Do You Know What Your Basic and Secondary Emotions Are?

Knowing more about the complicated world of our emotions makes it easier for us to grow on a personal and relational level. Knowing what you and others feel improves your empathy and will help you get to know yourself better.
Do You Know What Your Basic and Secondary Emotions Are?

Last update: 15 January, 2020

Understanding your basic and secondary emotions will allow you to develop on a personal and relational level. Those who have more social skills usually know themselves and the emotions they’re feeling at any given moment. They’re able to learn, interpret, and use these skills to relate to others. They can recognize other people’s emotions and the situations that originate different emotions. So, how can we define our emotions?

Paul Ekman’s theory defines six basic emotions: anger, sadness, joy, fear, surprise, and disgust. These are identified as basic or primary emotions because they’re cross-cultural and innate. In other words, we already have them from childhood. The facial expressions related to them don’t vary according to society and they’re recognized anywhere in the world.

Secondary emotions, on the other hand, are influenced by individual societies. Depending on their history and culture, they’ll be expressed in different ways. In addition to that, you need interpersonal contact to develop them. Some examples are shame, contempt, guilt, and pride, among many others.

Currently, there are many studies devoted to the recognition and identification of emotions. Some theories say that there are only four basic emotions, and others say there are many more and add some of the secondary ones. Whatever the case, the important thing is to know how to identify, recognize, and learn to act in accordance with all of them.

“Feelings or emotions are the universal language and are to be honored. They’re the authentic expression of who you are at your deepest place.”

-Judith Wright-

Some emoji clips.

Basic and secondary emotions

All emotions are adaptive. Even though some seem positive (such as joy) and others negative (such as sadness, anger, or disgust), in reality, they all help us to adapt to our surroundings. It’s for this reason that it may be better to define them as either “pleasant” or “unpleasant”, in order to avoid categorizing them as either positive or negative.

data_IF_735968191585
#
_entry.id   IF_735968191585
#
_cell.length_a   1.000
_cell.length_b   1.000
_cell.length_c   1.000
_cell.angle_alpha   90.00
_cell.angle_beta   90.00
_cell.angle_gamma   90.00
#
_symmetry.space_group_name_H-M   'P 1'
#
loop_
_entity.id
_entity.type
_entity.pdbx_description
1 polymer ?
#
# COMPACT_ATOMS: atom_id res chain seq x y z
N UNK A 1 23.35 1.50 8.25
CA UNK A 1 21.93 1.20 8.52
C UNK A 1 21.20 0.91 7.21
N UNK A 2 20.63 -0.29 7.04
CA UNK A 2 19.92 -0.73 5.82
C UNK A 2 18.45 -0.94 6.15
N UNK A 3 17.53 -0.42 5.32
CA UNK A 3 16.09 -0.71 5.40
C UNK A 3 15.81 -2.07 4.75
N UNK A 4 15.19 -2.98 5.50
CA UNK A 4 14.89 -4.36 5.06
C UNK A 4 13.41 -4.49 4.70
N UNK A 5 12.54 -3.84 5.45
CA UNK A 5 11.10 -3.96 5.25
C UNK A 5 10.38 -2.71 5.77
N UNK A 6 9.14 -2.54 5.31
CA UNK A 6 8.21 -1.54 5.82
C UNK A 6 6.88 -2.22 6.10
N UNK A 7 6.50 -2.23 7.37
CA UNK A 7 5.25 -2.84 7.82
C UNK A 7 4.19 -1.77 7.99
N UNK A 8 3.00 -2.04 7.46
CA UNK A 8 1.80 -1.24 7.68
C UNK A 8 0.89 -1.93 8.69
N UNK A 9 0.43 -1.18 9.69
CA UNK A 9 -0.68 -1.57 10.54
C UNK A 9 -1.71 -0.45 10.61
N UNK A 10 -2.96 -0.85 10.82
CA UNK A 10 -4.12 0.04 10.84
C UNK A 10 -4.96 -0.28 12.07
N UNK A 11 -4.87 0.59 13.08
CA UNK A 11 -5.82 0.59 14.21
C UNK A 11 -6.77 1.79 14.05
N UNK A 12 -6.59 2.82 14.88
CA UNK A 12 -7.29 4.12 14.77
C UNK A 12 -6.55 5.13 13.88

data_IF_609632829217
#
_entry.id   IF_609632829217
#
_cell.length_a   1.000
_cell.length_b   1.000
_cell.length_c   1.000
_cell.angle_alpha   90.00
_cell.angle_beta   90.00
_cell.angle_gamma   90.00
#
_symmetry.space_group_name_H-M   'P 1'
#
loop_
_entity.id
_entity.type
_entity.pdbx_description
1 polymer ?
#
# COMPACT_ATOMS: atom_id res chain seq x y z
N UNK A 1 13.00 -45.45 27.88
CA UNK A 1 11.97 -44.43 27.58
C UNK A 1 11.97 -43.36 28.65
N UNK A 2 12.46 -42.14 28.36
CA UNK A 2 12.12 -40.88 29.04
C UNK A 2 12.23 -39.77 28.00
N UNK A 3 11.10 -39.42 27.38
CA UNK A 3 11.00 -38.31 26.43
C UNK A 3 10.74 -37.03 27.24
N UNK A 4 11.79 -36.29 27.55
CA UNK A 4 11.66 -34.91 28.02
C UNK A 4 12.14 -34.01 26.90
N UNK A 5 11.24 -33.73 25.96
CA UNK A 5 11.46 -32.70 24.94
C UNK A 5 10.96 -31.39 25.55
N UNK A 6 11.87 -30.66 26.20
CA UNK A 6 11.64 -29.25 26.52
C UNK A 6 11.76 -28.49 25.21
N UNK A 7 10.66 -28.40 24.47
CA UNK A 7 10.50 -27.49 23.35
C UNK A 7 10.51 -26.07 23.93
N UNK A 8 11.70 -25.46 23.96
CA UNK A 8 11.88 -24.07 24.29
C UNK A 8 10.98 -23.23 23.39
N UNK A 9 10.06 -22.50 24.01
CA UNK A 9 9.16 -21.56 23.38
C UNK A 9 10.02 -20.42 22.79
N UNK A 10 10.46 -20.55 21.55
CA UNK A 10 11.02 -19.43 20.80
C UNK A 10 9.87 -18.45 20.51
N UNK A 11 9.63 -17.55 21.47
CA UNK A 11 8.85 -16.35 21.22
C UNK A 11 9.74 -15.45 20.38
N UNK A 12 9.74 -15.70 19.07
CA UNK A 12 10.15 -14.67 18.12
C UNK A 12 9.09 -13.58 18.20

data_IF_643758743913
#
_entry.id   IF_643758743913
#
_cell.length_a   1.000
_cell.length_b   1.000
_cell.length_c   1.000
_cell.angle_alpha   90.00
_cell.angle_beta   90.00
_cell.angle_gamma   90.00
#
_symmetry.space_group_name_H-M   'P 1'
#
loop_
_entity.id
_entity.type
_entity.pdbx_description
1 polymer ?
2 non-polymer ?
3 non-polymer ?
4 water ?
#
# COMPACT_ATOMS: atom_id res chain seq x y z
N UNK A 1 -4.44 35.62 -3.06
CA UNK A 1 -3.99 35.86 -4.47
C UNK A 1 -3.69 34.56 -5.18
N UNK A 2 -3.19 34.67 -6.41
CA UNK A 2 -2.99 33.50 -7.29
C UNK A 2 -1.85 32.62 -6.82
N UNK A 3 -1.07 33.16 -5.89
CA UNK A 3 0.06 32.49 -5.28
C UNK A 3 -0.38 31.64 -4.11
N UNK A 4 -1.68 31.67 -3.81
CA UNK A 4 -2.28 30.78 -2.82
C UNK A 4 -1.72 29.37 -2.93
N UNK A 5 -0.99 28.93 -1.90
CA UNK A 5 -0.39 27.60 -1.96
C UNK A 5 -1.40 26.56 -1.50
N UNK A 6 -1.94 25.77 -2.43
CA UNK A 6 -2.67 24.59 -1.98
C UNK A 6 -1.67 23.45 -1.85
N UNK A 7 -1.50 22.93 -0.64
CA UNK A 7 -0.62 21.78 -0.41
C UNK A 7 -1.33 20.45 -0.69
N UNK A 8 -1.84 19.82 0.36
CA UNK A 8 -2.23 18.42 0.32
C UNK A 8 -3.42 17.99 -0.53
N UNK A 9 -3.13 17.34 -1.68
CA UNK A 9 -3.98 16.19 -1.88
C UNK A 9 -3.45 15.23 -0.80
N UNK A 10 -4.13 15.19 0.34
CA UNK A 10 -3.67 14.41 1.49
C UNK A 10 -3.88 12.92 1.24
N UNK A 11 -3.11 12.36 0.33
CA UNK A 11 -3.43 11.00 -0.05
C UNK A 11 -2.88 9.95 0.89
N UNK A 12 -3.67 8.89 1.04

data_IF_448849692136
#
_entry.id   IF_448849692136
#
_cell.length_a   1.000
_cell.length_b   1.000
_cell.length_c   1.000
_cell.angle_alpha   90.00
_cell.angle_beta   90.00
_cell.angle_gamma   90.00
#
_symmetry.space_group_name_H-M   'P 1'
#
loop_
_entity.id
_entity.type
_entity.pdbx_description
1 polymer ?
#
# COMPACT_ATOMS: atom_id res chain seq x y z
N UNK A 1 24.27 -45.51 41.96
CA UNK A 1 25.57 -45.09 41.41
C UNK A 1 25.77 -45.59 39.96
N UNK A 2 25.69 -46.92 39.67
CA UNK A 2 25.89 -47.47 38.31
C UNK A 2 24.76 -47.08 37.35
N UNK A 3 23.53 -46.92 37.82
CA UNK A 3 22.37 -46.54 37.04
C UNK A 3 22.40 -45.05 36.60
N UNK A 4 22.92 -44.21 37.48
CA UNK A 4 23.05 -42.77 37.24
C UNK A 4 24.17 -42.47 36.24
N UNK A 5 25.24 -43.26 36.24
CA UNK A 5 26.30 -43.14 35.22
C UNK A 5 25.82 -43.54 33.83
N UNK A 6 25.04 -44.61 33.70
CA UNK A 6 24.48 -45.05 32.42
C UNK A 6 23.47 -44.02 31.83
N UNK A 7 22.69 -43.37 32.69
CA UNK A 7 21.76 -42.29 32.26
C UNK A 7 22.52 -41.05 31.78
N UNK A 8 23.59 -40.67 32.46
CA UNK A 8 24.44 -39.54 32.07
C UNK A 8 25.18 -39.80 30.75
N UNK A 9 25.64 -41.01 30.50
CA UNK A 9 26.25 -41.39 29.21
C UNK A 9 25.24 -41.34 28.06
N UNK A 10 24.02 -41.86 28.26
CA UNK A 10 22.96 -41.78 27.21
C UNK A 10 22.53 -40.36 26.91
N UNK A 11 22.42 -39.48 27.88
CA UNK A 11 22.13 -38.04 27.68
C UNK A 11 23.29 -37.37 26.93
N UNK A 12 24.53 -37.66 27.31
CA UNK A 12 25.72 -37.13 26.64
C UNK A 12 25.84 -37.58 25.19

We also define secondary emotions, because sometimes they’re the combination of several basic emotions. For example, jealousy could contain fear and anger or shame could include the fear of rejection and sadness for having failed. These emotions need to interact and help you grow. This way, you’ll learn more about what you’re feeling in different situations or conflicts.

A curious fact that we could highlight is that the only emotion we can define as neutral is surprise. This emotion is the one that lasts the least, as it quickly turns into another emotion. For example, if it’s a pleasant surprise, it’ll turn into joy. However, if the surprise isn’t to our liking, then it could turn into sadness or anger.

Even so, as we mentioned above, basic and secondary emotions are always adaptive. For example, disgust helps you not eat food that may be spoiled. Fear protects you from stimuli that can be harmful to your survival. Finally, sadness protects you by giving you space to be calm and think clearly.

Emotional education: the foundation for correct development

Good personal development requires the development of academic and emotional intelligence. The correct identification and recognition of emotions means that you’ll be able to make good use of them and know how to act with others and yourself.

Knowing all the emotions that exist and how each one makes you feel is somewhat empowering because it provides you with self-knowledge and the capacity to connect with others.

Some people with emoji masks.

In addition, emotional education allows you to boost your self-esteem, because, as you know how you’re really feeling, this will give you more confidence about how to approach the situation. In addition to this, your social functioning will also improve, as you’ll build better skills and relationships. If you can identify how other people are feeling, then it’ll be easier for you to relate to them as well.

As you can see, understanding your own emotions will help you to grow in a balanced way. As you’ll be able to recognize them, you’ll be able to express them properly. A perfect example is fear. If you don’t handle it correctly, it could turn into a phobia or panic attack.

You are who you are and your emotions, both basic and secondary, are an essential part of your make up. By understanding them well and how to express them correctly, you’ll grow as a person.

This text is provided for informational purposes only and does not replace consultation with a professional. If in doubt, consult your specialist.